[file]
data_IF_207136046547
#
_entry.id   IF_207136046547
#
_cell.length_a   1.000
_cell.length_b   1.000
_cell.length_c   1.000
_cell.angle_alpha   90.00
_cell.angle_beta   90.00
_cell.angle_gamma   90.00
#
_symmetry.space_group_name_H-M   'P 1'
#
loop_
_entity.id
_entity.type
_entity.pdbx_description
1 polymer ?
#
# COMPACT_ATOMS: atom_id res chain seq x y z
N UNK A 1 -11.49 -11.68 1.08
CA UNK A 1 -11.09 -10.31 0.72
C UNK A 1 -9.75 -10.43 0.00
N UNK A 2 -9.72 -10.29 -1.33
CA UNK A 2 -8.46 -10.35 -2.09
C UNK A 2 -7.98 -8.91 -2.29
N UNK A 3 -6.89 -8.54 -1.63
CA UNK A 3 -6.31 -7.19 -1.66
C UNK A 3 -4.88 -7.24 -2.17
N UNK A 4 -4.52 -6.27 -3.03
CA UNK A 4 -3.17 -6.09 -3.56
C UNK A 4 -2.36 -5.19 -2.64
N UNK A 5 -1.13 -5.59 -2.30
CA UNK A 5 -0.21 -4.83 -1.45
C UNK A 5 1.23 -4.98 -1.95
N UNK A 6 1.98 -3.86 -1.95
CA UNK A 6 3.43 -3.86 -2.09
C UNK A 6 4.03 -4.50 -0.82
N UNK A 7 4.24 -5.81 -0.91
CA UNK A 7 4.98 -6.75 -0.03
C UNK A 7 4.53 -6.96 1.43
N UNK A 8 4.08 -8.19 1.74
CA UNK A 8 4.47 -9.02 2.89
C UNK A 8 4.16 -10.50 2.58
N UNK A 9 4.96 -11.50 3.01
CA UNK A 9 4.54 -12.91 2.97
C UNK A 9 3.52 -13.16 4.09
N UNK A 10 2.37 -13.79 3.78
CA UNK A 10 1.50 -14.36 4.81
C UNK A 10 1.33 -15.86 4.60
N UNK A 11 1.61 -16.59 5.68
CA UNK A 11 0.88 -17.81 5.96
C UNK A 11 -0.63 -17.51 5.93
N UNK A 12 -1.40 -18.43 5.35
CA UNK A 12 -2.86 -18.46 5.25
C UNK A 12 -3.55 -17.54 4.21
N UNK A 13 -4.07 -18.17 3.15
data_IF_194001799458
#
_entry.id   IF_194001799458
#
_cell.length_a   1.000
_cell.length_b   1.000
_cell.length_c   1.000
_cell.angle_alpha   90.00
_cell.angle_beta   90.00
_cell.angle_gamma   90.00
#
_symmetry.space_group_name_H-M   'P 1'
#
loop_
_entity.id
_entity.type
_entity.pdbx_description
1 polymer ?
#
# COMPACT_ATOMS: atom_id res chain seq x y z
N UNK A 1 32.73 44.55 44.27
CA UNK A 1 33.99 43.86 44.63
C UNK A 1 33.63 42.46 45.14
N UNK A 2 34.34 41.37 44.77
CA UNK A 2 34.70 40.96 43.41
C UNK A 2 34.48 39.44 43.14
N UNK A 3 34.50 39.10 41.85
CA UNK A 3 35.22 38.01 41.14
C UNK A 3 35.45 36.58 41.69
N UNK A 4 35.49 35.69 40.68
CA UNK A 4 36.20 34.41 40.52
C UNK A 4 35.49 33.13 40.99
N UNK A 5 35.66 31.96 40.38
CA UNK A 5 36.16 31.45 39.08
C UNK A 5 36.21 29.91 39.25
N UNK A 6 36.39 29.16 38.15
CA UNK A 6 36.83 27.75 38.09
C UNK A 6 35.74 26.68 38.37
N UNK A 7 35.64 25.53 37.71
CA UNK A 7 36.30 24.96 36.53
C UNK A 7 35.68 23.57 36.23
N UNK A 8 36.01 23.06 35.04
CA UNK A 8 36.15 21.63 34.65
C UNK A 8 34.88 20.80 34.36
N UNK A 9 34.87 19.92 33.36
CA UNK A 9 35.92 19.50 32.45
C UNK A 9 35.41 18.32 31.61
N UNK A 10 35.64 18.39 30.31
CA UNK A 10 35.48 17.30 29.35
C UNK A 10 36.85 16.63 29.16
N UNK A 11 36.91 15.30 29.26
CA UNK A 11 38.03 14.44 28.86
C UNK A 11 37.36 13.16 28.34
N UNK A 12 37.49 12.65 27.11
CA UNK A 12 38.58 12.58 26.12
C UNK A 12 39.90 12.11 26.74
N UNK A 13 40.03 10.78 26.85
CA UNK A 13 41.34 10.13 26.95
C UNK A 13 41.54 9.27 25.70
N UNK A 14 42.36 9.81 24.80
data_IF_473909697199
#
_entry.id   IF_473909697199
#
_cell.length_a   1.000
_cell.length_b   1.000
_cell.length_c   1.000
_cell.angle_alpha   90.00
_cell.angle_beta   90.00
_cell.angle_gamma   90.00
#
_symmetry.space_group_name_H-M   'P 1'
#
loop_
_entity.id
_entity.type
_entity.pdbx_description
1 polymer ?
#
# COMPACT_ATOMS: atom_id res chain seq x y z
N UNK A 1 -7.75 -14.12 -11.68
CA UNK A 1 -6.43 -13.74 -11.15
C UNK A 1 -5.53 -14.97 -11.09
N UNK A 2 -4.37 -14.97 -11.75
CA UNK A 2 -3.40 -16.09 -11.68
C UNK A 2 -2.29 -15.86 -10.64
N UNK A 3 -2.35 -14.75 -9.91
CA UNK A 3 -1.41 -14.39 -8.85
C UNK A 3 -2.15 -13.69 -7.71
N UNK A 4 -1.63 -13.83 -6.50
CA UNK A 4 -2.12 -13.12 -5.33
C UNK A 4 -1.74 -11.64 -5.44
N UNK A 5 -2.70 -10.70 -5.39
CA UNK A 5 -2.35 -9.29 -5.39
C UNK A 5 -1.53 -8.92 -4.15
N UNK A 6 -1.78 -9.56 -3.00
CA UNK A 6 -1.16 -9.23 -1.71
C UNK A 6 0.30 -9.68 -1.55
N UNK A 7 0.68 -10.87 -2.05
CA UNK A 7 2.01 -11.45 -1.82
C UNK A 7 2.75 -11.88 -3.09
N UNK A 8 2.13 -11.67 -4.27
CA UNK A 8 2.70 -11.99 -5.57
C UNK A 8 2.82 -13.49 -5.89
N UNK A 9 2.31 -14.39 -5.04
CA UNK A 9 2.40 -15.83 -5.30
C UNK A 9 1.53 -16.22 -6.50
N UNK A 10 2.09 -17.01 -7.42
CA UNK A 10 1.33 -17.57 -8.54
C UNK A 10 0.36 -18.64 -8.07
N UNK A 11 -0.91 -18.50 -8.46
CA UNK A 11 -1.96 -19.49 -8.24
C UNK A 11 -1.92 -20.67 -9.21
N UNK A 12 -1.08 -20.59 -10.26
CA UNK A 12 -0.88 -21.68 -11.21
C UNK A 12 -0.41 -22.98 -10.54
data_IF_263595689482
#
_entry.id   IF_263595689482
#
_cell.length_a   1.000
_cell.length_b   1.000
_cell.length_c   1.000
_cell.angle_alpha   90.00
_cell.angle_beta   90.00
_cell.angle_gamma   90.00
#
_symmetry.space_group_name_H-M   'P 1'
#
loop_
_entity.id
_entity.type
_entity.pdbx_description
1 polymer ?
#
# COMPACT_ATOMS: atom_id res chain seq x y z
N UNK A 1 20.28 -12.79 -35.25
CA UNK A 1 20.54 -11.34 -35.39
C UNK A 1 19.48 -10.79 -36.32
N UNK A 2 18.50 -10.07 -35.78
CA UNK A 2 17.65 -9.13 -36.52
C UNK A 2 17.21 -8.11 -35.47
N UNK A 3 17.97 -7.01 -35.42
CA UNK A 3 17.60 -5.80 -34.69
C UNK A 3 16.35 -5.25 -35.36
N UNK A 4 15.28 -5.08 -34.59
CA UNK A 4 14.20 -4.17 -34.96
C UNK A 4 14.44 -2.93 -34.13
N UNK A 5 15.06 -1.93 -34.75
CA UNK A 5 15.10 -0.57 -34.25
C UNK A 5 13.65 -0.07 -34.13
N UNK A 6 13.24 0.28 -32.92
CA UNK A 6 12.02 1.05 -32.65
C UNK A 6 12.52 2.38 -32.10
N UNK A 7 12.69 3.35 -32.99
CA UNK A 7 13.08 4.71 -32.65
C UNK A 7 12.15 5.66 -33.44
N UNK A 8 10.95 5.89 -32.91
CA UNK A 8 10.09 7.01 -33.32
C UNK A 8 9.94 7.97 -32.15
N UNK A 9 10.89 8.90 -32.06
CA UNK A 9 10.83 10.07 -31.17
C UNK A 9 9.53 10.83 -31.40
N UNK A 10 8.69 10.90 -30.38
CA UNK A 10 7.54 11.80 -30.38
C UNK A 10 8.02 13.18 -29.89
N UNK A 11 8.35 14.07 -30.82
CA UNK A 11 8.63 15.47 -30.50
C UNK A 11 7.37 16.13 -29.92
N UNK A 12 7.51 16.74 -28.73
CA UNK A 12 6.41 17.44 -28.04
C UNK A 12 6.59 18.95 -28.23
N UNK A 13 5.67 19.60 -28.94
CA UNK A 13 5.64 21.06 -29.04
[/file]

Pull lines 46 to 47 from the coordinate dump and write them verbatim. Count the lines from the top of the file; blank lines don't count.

CA UNK A 9 4.54 -12.91 2.97
C UNK A 9 3.52 -13.16 4.09